So much for "best in class." Despite having the brightest data set of all the oral anticoagulants, the newest one is ofito a rocky start. What's behind the Factor Xa fail? A confluence of factors, from sales strategy to market access. DTC advertising and medical education are under way, but it may take more to revive this launch.
Mention a primary care sales force in a pharmaceutical company boardroom today and you're likely to elicit a lot of frowns and scowls, if not a spear thrown in your general direction. With specialty medicine, biotech and rare diseases on fire, everyone is seeking to emulate
Yet, if you're going to build a multi-billion-dollar cardiovascular franchise, effectively capturing the hearts and minds of the PCP is still critical. And those CV marketers who don't engage the PCP as fervently as in years past may elicit a lot of frowns and scowls-and possibly a spear-from disappointed investors.
Which brings us to the case of Pfizer and
"We expected a lot more out of Eliquis in terms of sales," notes
That's just one of the questions swirling around what's been an extremely sluggish launch. While the drug is still expected to be a blockbuster, it's way offthe consensus estimate for 2013 sales, which started out at
And even that may be a stretch. BMS reported
Drugmaker efforts to improve performance have included deploying a DTC campaign and increasing peer-to-peer med-ed activities-basically paying physicians to lecture other docs about the full data set. "We are the only agent with superiority claims vs. warfarin in the three key outcomes of stroke and embolism, major bleeding and also mortality," said BMS CEO
"The other two new agents cannot make the same triple-superiority claim," he said, referring to the two previously approved factor drugs, Boehringer Ingelheim's Pradaxa (dabigatran) and
Yet differentiation through data has yet to prevail, perhaps because the company has not put sufficient marketing muscle behind PCP efforts, despite good initial uptake in cardiology. Since cardiologists may be more difficult to see, PCPs are the ones who are driving the Factor Xa anticoagulant business. They have little time to fight with insurers and thus they may be more likely to cave when access becomes a challenge, especially when warfarin is available cheaply.
Another factor is market access. The drug has over 80% of lives covered in the commercial space, BMS said, and over 75% of lives covered in the
Eliquis has slightly higher rejection rates than Xarelto in both commercial (9% vs. 6%) and
As to why Eliquis 'scripts are being bounced more frequently, the reasons for that relate specifically to restricting utilization. Symphony's analysis of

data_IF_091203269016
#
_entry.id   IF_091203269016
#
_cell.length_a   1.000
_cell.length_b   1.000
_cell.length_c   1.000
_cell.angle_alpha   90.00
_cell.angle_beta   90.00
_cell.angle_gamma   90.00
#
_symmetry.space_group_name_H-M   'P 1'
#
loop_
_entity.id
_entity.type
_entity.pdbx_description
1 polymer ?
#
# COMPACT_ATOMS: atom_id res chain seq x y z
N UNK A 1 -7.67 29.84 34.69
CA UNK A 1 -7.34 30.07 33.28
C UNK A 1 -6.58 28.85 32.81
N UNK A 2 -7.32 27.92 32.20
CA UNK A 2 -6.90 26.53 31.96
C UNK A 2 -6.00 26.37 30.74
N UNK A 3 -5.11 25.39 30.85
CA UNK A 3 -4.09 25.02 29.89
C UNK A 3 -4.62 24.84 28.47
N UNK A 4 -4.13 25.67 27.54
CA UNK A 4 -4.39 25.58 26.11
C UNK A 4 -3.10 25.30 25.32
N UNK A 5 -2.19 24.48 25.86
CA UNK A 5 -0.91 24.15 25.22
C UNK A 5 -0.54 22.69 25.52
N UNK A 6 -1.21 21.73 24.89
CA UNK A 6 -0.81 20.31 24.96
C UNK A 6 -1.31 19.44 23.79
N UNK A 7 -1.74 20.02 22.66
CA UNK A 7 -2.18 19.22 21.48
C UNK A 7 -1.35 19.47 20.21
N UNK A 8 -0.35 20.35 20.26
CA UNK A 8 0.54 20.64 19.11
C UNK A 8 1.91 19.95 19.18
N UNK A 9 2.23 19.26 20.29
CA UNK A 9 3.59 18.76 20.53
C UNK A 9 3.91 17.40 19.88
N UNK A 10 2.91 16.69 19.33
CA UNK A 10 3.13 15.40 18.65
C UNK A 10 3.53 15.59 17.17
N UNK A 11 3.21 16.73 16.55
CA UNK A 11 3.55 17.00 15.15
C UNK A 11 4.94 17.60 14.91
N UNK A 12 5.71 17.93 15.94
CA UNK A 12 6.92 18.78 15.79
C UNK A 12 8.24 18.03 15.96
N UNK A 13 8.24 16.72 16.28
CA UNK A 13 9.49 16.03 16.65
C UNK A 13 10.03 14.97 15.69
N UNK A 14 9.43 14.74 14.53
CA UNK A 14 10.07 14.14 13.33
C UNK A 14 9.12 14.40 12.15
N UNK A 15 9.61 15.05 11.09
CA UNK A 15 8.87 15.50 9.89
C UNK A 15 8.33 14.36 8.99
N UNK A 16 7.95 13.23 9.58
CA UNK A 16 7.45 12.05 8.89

"The launch did not go as expected for a product that had superior data compared to the competition; demand and access could have been better,"
To improve access, Whang, who is also a board-certified cardiologist, suggests the companies leverage the AVERROES study with, and target populations more clearly to, payers. He also advises that they better support patient cost share, and demonstrate net process-of-care benefits over Coumadin clinics.
Some still see reason for optimism. "With renewed vigor, the sponsors have been re-focusing on the rank-and-file docs, and we see the gap closing," says inThought's Henderson.
Indeed, according to a November note from
The slow launch has dampened recovery plans for both marketing partners. Eliquis was seen as the sign of a new beginning for Pfizer following the devastating financial crater that was leftby the patent expiry of Lipitor. The drug was also expected to fill a hole in the BMS balance sheet that was leftby the LOE on antiplatelet drug Plavix.
Their setback could work to the advantage of the two oral anticoagulant incumbents, Pradaxa and Xarelto. According to Henderson, "There are some data that J&J has done a great job of approaching the PCP."
On the other hand, the Eliquis situation may or may not foster opportunity for a potential new Factor X entrant in Phase III trials,
"Edoxaban is not likely to set the world on fire, but it should nonetheless be an approvable new entrant into the category," notes Anderson. "And, as Xarelto's resilience in the setting of Eliquis' launch has shown, once-daily dosing does appear to have commercial value."
Dr. Anderson posits two potential commercial pathways for
Does the Eliquis experience suggest that pharma's pendulum has swung too much toward specialists? As drugmakers have shifted toward specialty drugs, and sized their field forces accordingly, the big companies no longer have armies of PCP sales reps able to blanket the country's internists on a moment's notice with a sales message. That whole model is a thing of the past. But the small sales force adept at getting to specialists doesn't work when launching a drug for anticoagulation.
Henderson sums up the lesson learned: "When you are third to market...you have to be better. This is a case where data did not win-and hopefully it will at some point."
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